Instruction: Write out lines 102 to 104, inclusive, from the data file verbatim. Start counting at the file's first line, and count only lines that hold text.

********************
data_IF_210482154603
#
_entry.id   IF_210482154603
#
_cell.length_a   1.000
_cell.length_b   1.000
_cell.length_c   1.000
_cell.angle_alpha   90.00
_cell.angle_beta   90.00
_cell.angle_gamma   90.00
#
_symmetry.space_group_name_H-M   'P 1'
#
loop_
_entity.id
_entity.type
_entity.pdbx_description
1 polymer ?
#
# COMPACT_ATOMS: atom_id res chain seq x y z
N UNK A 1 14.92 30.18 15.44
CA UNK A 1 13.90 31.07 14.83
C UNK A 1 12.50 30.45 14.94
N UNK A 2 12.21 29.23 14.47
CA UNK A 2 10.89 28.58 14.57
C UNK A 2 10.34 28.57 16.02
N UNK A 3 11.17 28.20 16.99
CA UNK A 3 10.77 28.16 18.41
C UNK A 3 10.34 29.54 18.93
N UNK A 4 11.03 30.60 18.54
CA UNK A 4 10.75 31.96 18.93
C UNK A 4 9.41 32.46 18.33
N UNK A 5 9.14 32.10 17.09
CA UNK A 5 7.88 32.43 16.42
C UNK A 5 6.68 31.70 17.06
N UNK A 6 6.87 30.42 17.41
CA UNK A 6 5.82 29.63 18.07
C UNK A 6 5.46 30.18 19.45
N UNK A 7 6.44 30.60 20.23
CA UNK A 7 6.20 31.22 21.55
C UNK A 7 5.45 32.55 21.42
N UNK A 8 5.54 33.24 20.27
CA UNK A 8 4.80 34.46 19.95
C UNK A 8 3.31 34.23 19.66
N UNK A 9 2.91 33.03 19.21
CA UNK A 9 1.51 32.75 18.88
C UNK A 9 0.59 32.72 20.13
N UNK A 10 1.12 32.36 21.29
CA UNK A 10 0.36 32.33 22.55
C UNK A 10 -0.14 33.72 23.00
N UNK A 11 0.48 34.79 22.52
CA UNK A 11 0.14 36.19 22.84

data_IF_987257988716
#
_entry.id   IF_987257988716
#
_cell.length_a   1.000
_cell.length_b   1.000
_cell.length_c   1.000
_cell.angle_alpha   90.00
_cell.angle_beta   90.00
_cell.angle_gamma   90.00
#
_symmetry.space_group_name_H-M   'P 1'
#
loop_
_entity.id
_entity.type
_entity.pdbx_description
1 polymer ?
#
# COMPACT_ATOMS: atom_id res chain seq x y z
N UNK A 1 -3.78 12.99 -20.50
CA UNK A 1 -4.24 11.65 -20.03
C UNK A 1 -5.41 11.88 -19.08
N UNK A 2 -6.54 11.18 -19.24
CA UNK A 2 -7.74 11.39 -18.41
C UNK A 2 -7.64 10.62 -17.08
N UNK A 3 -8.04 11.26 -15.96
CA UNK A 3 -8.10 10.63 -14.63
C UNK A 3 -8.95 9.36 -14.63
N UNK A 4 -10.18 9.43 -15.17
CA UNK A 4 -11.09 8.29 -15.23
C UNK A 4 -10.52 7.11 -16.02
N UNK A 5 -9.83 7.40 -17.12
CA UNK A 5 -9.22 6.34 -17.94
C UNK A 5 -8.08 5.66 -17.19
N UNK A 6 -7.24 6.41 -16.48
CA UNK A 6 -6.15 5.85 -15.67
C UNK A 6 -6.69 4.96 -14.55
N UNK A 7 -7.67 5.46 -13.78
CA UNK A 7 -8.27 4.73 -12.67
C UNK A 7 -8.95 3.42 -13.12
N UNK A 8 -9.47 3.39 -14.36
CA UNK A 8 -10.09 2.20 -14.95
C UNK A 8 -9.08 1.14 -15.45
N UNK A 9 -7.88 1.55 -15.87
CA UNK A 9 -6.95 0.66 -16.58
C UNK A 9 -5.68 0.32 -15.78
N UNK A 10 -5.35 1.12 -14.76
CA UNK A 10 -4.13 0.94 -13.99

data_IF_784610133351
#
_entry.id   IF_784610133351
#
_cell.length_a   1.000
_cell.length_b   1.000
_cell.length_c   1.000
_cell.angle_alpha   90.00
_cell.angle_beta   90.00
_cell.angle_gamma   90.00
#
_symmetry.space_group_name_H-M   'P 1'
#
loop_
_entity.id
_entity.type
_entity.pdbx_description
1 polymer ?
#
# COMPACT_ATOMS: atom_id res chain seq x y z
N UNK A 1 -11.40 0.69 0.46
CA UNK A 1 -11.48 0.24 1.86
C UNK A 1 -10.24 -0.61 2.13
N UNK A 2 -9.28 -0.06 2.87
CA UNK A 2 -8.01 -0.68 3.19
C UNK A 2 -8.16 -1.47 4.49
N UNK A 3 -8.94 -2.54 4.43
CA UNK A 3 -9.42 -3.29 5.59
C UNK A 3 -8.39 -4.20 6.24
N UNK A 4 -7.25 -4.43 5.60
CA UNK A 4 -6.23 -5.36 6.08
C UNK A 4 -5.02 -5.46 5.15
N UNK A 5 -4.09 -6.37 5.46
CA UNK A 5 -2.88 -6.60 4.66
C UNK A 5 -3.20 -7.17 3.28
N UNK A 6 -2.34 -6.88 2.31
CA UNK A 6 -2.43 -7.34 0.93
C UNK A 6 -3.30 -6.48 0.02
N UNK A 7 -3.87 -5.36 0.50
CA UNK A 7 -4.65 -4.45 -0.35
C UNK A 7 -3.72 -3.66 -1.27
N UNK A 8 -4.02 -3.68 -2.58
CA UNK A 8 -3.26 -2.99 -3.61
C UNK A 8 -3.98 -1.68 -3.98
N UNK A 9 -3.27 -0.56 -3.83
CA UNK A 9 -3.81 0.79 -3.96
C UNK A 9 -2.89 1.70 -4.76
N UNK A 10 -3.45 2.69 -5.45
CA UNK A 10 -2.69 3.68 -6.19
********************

data_IF_784610133351
#
_entry.id   IF_784610133351